In the hands of religious zealots and fanatics a religion and its teachings can easily be transformed into an instrument of terror and oppression. This happened in the last two thousand years, but historical evidence points to much earlier times also. Let’s take only the Middle East region. Here some major world religions arose and some of them are still with us. The histories of all monotheistic religions, Judaism, Christianity and Islam are replete with examples of heinous crimes against innocent people under the guise of religion. 

That happened during the wars of religions and inter-religious conflicts; such things are still happening in many parts of the world. It is true that such conflicts may also have deep socioeconomic and political causes. But the killing of ordinary people under one pretext or another does not mitigate the gravity of terrorist crimes and madness.

Tuesday, May 23, 2017

Instability and chaos in the Middle East are the axis of US-Israeli power politics


Nasir Khan, May 23, 2017

All those who are interested in understanding the quagmire of war, violence, the victimisation of Palestinians by Israel, rampant abuse of human rights, etc., in which the whole region of the Middle East is enmeshed will readily appreciate the soundness of the views of President Rouhani. What he says is reasonable and factual.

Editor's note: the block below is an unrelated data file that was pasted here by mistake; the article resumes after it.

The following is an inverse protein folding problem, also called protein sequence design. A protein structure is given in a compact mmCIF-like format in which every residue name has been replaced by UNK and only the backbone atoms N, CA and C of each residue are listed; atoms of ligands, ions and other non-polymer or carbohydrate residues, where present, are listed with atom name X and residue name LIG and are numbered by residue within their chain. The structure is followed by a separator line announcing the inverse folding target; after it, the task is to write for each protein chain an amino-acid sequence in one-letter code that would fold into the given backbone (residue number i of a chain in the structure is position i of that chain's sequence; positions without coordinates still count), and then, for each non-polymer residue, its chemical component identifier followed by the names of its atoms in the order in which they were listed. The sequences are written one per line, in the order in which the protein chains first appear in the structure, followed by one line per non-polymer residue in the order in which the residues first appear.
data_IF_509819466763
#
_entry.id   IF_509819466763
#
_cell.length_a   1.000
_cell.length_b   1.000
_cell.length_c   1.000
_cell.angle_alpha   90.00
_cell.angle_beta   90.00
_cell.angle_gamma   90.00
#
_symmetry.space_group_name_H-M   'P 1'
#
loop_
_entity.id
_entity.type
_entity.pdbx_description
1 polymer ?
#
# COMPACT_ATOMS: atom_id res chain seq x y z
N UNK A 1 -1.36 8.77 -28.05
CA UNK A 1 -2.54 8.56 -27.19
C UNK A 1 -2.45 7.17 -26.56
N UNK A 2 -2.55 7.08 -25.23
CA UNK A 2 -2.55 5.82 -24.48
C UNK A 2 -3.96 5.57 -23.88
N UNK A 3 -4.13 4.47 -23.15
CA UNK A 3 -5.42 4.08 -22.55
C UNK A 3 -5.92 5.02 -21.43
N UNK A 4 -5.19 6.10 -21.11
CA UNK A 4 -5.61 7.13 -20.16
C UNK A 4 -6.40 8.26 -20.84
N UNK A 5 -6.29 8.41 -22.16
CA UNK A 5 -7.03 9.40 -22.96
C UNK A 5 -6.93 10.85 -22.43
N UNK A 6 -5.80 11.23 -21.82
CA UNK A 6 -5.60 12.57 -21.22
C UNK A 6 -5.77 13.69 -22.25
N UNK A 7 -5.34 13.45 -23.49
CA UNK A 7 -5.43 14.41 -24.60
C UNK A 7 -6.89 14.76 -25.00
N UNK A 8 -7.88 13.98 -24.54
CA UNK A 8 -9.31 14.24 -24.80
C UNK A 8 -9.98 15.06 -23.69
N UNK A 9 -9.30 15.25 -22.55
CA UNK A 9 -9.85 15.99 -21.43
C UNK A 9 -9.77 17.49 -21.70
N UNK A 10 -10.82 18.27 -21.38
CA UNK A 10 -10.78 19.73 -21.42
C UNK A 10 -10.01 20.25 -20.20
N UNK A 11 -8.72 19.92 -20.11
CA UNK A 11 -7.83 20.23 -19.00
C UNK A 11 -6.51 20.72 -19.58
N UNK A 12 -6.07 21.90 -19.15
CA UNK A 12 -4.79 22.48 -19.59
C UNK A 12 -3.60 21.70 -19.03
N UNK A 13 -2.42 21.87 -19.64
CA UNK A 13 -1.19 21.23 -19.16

However, political observers know fully well that the main catalysts of instability, war, violence and terror in the region have been the U.S. imperialists and the Zionist rulers of Israel. If there was stability in the region, then the foundation stones of their militaristic domination and their power politics in the region will come under threat. In such a scenario, Arab reactionary regimes, such as the House of Saud, will no longer be able to serve the US-Israeli power games. That also means the two allies are duty-bound to negate or neutralise any attempts or prospects for any positive change in the region because that will be detrimental to their long-term strategies and political manipulation.